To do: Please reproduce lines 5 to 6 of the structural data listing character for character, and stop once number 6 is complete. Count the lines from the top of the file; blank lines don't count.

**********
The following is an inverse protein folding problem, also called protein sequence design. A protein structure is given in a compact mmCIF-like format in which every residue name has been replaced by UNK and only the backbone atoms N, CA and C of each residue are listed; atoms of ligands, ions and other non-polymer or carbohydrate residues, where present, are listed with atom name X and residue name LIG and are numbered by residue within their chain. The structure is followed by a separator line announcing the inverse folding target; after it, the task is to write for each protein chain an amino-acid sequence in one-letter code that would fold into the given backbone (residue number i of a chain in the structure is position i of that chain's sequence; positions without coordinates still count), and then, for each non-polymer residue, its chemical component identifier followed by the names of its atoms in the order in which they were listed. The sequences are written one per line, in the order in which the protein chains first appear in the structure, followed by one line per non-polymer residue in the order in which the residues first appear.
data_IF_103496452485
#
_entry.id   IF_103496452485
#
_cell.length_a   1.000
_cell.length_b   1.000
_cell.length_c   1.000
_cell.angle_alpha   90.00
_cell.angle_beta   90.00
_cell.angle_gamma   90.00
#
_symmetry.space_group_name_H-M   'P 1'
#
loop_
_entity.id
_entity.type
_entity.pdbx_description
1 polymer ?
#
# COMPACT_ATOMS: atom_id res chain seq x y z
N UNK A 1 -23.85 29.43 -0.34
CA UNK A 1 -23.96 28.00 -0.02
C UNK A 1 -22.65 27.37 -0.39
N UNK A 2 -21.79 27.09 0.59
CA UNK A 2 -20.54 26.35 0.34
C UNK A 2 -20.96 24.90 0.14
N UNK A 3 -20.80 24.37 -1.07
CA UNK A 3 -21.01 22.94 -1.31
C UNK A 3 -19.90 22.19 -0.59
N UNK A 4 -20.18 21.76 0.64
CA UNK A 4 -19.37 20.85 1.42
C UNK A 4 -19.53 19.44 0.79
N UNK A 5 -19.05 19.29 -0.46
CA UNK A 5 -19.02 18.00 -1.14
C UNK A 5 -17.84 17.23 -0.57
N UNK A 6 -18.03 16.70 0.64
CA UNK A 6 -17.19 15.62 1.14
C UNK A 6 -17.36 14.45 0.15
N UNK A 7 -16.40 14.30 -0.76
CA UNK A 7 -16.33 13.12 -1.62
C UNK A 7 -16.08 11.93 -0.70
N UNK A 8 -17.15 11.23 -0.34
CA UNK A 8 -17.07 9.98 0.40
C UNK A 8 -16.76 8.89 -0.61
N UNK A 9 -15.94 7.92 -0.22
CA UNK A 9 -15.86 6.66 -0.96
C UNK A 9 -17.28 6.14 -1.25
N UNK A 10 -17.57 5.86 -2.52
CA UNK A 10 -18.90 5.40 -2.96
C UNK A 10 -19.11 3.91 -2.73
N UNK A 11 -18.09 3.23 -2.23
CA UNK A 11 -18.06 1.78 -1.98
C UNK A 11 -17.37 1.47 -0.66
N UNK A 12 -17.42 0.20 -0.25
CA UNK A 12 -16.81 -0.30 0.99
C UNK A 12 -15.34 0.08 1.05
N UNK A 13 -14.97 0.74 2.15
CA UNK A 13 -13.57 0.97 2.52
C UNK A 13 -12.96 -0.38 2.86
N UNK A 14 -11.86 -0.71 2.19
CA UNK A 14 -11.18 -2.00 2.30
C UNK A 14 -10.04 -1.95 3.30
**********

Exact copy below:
#
_cell.length_a   1.000